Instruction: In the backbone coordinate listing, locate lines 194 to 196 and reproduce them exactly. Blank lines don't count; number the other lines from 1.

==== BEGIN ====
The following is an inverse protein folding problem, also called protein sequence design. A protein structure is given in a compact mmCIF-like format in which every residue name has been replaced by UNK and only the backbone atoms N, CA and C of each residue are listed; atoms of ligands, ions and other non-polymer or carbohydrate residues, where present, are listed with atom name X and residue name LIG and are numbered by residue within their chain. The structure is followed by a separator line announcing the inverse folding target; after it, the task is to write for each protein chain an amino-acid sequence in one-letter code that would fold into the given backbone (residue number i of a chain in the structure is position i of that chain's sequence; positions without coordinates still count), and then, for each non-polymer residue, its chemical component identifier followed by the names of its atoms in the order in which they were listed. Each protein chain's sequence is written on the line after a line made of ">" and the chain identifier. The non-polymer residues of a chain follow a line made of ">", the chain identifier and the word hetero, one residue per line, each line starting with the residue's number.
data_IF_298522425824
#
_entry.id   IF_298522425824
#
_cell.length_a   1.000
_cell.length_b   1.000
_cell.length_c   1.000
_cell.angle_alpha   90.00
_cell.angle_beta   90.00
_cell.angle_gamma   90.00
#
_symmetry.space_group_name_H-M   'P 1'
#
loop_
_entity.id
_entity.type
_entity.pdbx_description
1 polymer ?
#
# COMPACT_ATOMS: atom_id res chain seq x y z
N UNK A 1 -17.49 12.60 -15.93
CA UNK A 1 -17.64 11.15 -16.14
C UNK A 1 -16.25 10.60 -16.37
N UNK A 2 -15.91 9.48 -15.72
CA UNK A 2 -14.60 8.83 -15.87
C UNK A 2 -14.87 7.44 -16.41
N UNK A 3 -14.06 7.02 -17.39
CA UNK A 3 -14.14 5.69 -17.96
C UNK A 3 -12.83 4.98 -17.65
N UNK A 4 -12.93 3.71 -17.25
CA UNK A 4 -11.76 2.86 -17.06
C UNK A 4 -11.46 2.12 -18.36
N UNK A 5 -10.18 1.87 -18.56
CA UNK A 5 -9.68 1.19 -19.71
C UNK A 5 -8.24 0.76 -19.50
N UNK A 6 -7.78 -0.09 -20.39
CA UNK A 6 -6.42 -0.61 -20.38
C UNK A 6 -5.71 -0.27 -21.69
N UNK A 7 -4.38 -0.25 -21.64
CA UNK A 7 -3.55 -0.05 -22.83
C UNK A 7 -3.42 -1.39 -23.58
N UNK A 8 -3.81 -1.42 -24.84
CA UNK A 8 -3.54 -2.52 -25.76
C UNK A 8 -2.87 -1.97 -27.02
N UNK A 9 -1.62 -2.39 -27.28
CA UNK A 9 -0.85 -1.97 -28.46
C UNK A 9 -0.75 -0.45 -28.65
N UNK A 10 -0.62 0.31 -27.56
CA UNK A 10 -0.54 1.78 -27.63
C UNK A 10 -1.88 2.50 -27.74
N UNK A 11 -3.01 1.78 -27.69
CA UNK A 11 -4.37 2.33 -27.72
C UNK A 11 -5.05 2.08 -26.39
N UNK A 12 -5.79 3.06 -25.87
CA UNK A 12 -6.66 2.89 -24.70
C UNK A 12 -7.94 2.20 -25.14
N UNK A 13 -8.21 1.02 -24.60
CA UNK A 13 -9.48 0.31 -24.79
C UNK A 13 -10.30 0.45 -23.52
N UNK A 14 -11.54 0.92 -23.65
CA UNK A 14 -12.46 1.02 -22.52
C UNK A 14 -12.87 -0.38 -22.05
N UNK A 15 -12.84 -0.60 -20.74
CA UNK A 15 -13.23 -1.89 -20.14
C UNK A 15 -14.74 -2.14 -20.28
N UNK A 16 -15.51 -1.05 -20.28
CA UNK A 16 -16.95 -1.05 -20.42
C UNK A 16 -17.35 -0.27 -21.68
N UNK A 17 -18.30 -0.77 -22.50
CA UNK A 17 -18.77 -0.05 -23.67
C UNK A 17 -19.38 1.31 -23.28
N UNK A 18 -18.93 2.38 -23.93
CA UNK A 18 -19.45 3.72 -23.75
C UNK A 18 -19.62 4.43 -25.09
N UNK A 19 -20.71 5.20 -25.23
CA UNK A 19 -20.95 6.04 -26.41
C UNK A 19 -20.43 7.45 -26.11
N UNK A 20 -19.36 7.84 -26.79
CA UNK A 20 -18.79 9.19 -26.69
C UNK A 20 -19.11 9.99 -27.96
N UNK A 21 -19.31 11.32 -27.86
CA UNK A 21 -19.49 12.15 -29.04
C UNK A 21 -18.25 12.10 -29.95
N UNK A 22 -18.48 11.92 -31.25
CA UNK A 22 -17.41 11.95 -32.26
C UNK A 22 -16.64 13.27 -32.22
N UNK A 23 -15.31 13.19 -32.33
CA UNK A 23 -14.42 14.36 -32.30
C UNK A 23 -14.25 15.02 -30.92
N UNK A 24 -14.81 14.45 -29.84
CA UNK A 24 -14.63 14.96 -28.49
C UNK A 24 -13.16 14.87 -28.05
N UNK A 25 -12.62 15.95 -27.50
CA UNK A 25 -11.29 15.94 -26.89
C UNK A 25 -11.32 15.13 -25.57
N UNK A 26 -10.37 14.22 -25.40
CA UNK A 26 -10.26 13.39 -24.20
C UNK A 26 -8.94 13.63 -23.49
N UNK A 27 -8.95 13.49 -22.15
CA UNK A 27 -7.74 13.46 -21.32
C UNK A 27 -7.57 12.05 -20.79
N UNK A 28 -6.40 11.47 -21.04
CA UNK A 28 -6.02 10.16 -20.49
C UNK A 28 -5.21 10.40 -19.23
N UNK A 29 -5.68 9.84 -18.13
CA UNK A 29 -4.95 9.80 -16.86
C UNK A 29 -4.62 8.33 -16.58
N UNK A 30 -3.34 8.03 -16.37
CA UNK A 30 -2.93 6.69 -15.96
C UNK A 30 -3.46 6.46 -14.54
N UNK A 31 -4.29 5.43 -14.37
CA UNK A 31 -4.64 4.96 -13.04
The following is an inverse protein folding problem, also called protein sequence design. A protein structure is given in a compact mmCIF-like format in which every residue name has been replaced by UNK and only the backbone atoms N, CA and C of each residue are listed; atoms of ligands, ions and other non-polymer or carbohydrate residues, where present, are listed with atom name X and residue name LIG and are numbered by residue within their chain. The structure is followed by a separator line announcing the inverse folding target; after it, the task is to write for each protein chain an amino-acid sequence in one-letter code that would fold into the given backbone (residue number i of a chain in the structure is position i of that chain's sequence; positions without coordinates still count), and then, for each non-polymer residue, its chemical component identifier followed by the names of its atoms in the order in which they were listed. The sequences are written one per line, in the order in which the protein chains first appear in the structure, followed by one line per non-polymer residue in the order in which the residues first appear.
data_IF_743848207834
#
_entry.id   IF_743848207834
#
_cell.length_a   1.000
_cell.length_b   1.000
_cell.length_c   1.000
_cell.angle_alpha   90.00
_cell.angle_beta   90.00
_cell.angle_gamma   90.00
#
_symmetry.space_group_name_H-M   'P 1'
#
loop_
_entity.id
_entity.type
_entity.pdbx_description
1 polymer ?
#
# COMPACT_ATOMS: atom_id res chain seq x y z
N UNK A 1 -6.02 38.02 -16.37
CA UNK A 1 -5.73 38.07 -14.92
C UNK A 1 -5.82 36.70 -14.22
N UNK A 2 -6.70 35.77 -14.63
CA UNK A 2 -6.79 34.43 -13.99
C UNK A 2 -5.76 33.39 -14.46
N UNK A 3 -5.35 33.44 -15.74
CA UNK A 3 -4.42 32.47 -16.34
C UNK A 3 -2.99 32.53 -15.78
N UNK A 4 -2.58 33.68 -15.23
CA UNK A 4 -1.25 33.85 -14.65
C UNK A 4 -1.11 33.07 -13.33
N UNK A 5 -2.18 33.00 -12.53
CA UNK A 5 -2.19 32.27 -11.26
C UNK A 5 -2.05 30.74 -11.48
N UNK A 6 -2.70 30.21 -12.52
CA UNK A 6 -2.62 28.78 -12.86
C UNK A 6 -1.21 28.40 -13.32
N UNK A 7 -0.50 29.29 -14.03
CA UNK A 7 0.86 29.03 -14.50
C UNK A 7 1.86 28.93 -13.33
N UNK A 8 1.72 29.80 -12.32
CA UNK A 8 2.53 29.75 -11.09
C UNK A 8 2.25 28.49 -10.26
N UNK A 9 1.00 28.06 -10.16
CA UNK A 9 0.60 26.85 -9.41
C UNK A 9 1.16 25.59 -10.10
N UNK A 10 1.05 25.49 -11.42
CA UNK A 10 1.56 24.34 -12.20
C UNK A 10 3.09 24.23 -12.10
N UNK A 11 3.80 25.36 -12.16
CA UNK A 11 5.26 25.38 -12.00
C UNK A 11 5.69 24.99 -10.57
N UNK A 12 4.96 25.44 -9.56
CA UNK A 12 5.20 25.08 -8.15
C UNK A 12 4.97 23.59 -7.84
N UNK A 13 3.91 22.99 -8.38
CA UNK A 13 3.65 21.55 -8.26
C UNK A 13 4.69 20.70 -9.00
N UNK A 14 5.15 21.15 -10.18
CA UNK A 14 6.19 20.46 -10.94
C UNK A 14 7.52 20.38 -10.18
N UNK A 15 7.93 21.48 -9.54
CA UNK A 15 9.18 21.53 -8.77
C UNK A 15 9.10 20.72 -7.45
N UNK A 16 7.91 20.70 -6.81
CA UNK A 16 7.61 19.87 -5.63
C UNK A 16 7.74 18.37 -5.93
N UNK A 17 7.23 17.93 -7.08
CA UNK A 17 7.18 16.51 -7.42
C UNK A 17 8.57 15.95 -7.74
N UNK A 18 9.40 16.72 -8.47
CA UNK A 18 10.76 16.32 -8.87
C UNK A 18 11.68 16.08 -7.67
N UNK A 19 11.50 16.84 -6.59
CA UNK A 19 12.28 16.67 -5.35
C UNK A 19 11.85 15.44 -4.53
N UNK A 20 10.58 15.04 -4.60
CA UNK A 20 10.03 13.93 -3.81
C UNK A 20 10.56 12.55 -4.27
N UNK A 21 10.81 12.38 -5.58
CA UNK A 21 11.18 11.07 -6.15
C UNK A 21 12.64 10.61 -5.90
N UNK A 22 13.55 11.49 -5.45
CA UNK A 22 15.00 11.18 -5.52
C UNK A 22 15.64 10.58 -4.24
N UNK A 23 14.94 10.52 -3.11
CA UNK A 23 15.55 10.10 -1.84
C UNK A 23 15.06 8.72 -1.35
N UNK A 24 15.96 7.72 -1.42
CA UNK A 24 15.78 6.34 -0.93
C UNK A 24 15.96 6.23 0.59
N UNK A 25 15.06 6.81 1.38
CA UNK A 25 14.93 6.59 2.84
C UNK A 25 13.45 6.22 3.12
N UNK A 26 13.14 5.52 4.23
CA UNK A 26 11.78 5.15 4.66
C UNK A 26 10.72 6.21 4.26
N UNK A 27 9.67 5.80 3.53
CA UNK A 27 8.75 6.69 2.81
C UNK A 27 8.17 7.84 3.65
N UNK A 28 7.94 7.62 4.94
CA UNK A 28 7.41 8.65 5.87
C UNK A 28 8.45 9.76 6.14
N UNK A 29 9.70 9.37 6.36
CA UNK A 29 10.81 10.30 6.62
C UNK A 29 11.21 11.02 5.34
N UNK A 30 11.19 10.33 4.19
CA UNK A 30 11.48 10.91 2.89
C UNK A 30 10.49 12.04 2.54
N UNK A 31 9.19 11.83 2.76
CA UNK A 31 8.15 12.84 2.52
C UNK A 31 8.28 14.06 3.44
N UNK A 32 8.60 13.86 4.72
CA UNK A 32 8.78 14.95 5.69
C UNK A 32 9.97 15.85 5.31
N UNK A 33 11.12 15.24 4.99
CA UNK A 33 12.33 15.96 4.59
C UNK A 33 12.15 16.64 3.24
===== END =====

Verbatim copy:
C UNK A 20 10.56 12.55 -4.27
N UNK A 21 10.81 12.38 -5.58
CA UNK A 21 11.18 11.07 -6.15